Jeshurun grew fat and kicked;

filled with food, they became heavy and sleek.
They abandoned the God who made them
and rejected the Rock their Savior.
They made him jealous with their foreign gods

and angered him with their detestable idols.
They sacrificed to false gods, which are not God—
gods they had not known,
gods that recently appeared,
gods your ancestors did not fear.

You deserted the Rock, who fathered you;
you forgot the God who gave you birth.

 

Sad songs obviously have their place in God’s lessons. But I would dare say that most folks prefer happy, joyful songs. I know David did. When he brought the Ark of the Covenant to Jerusalem to eventually be housed in the Temple his son Solomon would build, David not only did a lot of singing but called on all of God’s people to sing with him: Sing to Him, sing praises to Him; Speak of all His wonders (1 Chronicles 16:9).

  • Sing to the  LORD,  all  the  earth; 
  • Proclaim good tidings of  His salvation
  • from day to day. 
  • (1 Chronicles 16:23).
  • Then the trees of the forest will sing
  • for joy before the LORD;
  • For He is coming to judge the earth
  • (1 Chronicles 16:33).

As the history of God’s people continues through the Bible there are many more songs. Psalms is, of course, the song book of Israel and one of the most frequent phrases of the songs of God is about singing praise to God. Many of the other OT songs are good and positive in praise to God for salvation, deliverance and countless other blessings. And there are also a few of those sad songs that remind us of wickedness and sin.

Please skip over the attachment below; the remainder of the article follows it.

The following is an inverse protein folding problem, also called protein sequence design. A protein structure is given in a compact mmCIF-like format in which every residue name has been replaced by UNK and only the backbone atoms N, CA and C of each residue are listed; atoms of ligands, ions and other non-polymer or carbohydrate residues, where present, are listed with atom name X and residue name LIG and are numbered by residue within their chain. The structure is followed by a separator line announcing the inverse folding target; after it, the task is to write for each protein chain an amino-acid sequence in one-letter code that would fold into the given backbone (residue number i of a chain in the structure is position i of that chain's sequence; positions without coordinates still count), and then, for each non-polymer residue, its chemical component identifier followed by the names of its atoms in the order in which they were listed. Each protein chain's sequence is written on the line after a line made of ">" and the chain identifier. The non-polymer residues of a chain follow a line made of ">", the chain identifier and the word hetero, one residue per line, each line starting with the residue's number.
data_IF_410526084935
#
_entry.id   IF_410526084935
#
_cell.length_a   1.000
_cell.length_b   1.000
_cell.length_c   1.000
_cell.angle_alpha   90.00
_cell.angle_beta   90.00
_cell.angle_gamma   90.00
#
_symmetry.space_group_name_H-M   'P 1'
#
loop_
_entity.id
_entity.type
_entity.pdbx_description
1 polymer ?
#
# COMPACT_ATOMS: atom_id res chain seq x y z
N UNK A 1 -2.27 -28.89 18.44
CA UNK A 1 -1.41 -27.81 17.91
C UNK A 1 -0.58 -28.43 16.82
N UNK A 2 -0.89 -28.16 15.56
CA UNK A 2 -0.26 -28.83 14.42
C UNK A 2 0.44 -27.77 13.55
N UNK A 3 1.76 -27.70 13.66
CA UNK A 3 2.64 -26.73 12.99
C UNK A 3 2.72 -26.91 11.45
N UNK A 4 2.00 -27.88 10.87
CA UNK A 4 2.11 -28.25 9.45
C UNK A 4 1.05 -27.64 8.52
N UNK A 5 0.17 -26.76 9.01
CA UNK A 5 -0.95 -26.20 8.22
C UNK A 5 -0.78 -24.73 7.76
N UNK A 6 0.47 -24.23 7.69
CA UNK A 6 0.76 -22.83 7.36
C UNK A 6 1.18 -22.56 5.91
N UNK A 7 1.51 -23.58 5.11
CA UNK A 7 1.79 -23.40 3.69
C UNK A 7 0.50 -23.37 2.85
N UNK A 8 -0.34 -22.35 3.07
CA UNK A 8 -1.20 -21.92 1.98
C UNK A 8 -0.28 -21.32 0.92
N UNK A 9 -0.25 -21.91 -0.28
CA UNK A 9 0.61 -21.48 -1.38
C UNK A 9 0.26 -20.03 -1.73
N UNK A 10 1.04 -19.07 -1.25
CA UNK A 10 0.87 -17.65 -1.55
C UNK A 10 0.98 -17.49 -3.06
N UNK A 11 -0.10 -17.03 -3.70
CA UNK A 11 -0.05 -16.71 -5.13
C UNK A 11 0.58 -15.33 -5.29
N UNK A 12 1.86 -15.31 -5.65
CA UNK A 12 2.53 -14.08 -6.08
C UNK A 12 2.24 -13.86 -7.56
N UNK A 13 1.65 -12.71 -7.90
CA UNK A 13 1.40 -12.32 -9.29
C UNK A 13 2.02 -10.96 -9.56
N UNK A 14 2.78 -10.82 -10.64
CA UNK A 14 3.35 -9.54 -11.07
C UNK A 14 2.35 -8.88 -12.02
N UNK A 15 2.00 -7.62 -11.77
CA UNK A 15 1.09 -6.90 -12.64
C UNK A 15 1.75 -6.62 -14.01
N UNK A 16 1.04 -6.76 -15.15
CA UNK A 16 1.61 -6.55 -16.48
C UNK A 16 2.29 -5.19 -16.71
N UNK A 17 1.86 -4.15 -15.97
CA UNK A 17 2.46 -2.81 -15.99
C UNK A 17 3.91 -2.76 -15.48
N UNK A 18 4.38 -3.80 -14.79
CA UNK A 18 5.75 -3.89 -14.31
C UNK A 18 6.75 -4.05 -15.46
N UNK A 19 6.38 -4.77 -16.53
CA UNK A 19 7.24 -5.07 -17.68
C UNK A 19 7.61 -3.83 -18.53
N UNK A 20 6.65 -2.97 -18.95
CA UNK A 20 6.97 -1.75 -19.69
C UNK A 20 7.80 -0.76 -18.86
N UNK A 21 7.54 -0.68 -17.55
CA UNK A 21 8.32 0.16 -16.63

People sing, more than any other reason, to tell a story. Today we sing a song that says, Tell me the story of Jesus, Write on my heart every word. Some of the songs of Jesus, too, are filled with sadness such as

  • Almost persuaded…
  • Almost… but lost.

Because we are happy, we sing praises to God just like James said. And, sometimes, we sing of sadness and loss. But above all else, we sing!

Why? After all, some of us don’t sing as well as others. Some of us have voices that crack and croak and can’t hit all the notes. But we sing because God made us to sing. He’s always done so with His people. And one day, may it be sooner rather than later, we’ll join Him in the New Song in Heaven (Revelation 5:9; 14:3; 15:3).

Keep singing brothers and sisters!  Keep singing!

—Lester P. Bagley

RacineBuilding